Economists slam Putrajaya for substandard handling of floods

Hebahkan !!!

PETALING JAYA: Two economists have criticised the government’s management of the recent floods as falling short of the standard expected in a country in which floods are a yearly occurrence.

Carmelo Ferlito of the Center for Market Education said Putrajaya approached the calamity with tunnel vision, and Geoffrey Williams of the Malaysia University of Science and Technology spoke of a “complete absence” of a social safety net for victims.

Ferlito told FMT there was a need for clarity in the chain of command and execution of duties.

“For two years, local politics has been focused only on Covid-19, ignoring the fact that there are multiple other dangers,” he said.

a man wearing a suit and tie: Carmelo Ferlito. Carmelo Ferlito.

He called for urgency in carrying out political reforms, saying leaders now seemed capable only of seeing a “tiny fraction of a complex reality”.

Williams said the floods highlighted loopholes in policy, infrastructure and disaster response management.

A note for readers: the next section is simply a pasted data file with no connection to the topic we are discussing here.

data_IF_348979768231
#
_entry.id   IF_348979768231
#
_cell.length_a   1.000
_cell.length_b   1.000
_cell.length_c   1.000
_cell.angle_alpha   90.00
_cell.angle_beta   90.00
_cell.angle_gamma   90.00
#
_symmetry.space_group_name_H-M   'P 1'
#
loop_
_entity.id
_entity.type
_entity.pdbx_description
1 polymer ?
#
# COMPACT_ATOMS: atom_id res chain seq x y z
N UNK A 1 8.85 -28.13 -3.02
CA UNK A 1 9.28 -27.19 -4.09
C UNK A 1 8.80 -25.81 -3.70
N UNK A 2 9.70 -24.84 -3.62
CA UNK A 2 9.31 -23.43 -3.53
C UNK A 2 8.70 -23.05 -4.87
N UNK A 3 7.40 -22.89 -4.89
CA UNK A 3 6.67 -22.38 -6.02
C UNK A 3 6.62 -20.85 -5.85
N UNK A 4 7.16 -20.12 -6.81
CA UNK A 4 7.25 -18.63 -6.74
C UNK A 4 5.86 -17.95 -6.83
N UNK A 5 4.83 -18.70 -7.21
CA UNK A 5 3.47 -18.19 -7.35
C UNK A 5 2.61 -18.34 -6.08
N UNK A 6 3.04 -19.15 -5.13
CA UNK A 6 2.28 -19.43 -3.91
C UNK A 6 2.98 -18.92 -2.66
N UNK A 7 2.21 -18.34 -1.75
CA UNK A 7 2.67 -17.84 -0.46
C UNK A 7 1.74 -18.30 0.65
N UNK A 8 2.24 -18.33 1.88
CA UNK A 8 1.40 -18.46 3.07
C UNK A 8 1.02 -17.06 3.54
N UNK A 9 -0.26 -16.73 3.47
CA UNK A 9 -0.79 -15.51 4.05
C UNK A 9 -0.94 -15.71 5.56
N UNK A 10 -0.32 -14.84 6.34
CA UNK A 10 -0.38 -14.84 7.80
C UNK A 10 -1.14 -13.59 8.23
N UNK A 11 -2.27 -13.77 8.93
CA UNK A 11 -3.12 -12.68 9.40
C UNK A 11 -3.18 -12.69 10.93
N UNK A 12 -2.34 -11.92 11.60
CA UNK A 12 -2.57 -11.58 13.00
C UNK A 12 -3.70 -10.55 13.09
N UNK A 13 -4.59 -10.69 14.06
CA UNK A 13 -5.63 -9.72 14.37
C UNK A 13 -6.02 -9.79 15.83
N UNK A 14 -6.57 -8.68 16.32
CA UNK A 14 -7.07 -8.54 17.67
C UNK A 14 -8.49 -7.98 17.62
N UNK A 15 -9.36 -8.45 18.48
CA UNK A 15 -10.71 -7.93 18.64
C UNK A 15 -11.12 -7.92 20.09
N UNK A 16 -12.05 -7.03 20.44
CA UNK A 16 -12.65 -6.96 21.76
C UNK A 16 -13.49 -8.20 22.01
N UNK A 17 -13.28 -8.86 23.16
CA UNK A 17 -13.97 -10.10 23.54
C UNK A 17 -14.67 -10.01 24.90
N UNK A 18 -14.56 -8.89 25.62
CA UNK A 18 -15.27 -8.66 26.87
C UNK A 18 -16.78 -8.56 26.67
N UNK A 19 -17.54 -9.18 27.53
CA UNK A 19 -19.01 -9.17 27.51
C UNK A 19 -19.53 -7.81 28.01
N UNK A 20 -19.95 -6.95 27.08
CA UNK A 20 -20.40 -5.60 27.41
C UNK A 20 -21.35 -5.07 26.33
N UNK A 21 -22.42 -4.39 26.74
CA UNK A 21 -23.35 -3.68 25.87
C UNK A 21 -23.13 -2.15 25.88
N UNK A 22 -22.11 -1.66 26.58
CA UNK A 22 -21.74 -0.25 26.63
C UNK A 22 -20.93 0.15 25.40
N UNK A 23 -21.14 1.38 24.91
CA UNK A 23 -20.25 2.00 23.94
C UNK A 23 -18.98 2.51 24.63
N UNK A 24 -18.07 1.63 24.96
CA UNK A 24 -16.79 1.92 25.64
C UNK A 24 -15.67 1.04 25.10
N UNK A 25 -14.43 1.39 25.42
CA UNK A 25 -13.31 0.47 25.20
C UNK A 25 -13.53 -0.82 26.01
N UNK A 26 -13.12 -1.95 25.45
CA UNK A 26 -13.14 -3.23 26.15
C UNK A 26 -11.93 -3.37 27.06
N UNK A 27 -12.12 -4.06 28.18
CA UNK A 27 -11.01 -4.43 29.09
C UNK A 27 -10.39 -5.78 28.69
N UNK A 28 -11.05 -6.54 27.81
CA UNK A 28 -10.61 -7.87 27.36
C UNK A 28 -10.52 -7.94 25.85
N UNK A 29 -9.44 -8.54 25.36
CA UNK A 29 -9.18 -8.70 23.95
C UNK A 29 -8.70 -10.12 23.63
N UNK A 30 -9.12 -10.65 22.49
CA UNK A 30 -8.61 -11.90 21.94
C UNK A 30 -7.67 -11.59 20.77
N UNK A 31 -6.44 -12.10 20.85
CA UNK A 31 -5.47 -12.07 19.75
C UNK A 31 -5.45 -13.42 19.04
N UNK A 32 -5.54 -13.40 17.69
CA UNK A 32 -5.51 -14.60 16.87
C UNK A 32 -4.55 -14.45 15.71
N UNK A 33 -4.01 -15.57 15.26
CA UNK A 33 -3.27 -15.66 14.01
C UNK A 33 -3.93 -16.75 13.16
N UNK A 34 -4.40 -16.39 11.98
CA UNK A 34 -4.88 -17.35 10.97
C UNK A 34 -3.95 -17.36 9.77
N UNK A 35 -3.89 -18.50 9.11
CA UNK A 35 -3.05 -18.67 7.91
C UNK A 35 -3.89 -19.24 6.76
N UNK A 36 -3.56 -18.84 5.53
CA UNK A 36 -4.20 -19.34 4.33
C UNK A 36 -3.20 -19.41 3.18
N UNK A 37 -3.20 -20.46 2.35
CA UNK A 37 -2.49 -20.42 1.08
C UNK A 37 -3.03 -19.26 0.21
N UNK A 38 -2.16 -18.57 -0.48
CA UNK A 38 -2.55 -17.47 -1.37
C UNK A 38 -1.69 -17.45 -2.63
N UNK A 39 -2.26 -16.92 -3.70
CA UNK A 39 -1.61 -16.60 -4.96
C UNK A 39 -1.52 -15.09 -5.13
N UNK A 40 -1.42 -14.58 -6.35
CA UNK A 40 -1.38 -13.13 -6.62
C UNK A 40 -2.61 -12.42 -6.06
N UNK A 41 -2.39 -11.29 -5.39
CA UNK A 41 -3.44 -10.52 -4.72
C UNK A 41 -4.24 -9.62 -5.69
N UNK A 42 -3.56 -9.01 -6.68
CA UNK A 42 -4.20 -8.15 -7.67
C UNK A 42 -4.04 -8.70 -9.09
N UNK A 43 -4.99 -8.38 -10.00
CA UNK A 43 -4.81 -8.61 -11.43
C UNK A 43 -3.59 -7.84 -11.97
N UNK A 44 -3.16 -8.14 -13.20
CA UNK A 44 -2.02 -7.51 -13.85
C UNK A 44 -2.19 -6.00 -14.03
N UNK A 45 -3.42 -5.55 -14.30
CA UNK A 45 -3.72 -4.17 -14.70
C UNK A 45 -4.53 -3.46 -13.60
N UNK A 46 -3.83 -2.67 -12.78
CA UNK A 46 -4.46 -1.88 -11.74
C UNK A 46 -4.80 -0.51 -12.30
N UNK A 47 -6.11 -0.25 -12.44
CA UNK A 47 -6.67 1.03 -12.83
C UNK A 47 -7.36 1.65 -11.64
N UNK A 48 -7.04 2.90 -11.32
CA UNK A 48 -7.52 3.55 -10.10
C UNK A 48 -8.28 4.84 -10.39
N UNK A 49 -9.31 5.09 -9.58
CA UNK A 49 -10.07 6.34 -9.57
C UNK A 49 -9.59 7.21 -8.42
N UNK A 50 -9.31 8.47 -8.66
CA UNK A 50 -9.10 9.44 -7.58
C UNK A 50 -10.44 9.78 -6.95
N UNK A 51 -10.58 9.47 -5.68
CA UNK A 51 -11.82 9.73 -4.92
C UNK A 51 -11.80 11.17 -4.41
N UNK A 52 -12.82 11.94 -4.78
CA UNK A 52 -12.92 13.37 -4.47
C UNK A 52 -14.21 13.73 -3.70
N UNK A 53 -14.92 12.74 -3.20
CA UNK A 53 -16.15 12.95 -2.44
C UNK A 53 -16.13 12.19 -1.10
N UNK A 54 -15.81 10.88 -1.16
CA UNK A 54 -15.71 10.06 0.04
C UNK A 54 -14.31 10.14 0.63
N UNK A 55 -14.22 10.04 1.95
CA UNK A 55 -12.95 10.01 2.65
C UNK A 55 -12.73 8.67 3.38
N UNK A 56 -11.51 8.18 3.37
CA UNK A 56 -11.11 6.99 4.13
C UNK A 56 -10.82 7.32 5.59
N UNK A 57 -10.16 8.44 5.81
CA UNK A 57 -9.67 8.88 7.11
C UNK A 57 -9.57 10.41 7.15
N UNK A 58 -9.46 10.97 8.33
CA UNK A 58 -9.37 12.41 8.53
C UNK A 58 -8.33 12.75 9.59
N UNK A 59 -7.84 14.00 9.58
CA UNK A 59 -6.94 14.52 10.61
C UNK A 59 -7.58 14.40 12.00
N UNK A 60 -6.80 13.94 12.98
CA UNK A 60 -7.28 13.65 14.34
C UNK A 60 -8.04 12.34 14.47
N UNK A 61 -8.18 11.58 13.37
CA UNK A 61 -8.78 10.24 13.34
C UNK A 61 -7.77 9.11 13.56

He spoke to FMT particularly of the need for a system of providing relief to victims.

a man wearing a suit and tie: Geoffrey Williams.Geoffrey Williams.

“It should not be a one-off, ad hoc system or reliance on charities. Rather, social protection must incorporate a system that enables direct cash assistance for everyone affected.”

He suggested that Malaysia follow the example of Japan, which is known for effective policies and disaster response systems against earthquakes and tsunamis.

“In Japan, the management approach involves a well-funded, integrated response and coordination between all agencies at national and local levels,” he said.

a close up of a girl: Juita Mohamad.

Juita Mohamad.

Juita Mohamad, a fellow at the Perth USAsia Centre, said a thorough review of development projects was essential for determining the effect of the floods on the ecosystem in the medium to long term.

“Foresight exercises need to take place periodically and government agencies must invest in early warning systems for floods in every state in the country,” she said.

“In that way, if it comes down to it, we can deploy rescue missions in a prompt, timely and effective manner.” she said.

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